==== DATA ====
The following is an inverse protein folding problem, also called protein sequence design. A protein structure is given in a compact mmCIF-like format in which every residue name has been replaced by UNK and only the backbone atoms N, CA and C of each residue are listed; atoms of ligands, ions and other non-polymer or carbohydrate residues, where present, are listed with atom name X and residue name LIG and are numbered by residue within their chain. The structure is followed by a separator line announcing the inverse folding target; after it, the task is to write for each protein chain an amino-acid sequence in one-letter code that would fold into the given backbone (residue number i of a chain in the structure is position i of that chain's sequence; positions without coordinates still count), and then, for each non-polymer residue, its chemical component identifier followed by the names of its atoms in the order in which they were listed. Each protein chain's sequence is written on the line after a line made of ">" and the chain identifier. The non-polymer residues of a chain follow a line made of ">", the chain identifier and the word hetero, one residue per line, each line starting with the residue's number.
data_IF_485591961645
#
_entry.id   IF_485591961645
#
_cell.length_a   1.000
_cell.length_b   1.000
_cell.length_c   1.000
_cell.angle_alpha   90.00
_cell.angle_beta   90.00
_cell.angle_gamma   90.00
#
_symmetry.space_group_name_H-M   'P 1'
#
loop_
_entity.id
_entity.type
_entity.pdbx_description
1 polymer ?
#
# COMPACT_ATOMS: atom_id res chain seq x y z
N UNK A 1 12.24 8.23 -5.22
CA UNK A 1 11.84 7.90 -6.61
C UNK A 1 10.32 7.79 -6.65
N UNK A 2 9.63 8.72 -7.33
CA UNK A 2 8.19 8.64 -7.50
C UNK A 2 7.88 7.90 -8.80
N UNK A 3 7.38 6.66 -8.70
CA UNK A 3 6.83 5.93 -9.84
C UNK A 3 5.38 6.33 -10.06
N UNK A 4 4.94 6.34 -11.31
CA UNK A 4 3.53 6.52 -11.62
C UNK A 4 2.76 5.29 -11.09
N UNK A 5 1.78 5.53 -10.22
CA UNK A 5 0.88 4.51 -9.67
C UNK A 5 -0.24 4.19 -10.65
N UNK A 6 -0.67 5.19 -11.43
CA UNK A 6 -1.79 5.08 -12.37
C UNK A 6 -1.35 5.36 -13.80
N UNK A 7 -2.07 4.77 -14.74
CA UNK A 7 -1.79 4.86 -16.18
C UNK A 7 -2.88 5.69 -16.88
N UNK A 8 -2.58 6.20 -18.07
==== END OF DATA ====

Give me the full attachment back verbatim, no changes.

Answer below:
The following is an inverse protein folding problem, also called protein sequence design. A protein structure is given in a compact mmCIF-like format in which every residue name has been replaced by UNK and only the backbone atoms N, CA and C of each residue are listed; atoms of ligands, ions and other non-polymer or carbohydrate residues, where present, are listed with atom name X and residue name LIG and are numbered by residue within their chain. The structure is followed by a separator line announcing the inverse folding target; after it, the task is to write for each protein chain an amino-acid sequence in one-letter code that would fold into the given backbone (residue number i of a chain in the structure is position i of that chain's sequence; positions without coordinates still count), and then, for each non-polymer residue, its chemical component identifier followed by the names of its atoms in the order in which they were listed. Each protein chain's sequence is written on the line after a line made of ">" and the chain identifier. The non-polymer residues of a chain follow a line made of ">", the chain identifier and the word hetero, one residue per line, each line starting with the residue's number.
data_IF_485591961645
#
_entry.id   IF_485591961645
#
_cell.length_a   1.000
_cell.length_b   1.000
_cell.length_c   1.000
_cell.angle_alpha   90.00
_cell.angle_beta   90.00
_cell.angle_gamma   90.00
#
_symmetry.space_group_name_H-M   'P 1'
#
loop_
_entity.id
_entity.type
_entity.pdbx_description
1 polymer ?
#
# COMPACT_ATOMS: atom_id res chain seq x y z
N UNK A 1 12.24 8.23 -5.22
CA UNK A 1 11.84 7.90 -6.61
C UNK A 1 10.32 7.79 -6.65
N UNK A 2 9.63 8.72 -7.33
CA UNK A 2 8.19 8.64 -7.50
C UNK A 2 7.88 7.90 -8.80
N UNK A 3 7.38 6.66 -8.70
CA UNK A 3 6.83 5.93 -9.84
C UNK A 3 5.38 6.33 -10.06
N UNK A 4 4.94 6.34 -11.31
CA UNK A 4 3.53 6.52 -11.62
C UNK A 4 2.76 5.29 -11.09
N UNK A 5 1.78 5.53 -10.22
CA UNK A 5 0.88 4.51 -9.67
C UNK A 5 -0.24 4.19 -10.65
N UNK A 6 -0.67 5.19 -11.43
CA UNK A 6 -1.79 5.08 -12.37
C UNK A 6 -1.35 5.36 -13.80
N UNK A 7 -2.07 4.77 -14.74
CA UNK A 7 -1.79 4.86 -16.18
C UNK A 7 -2.88 5.69 -16.88
N UNK A 8 -2.58 6.20 -18.07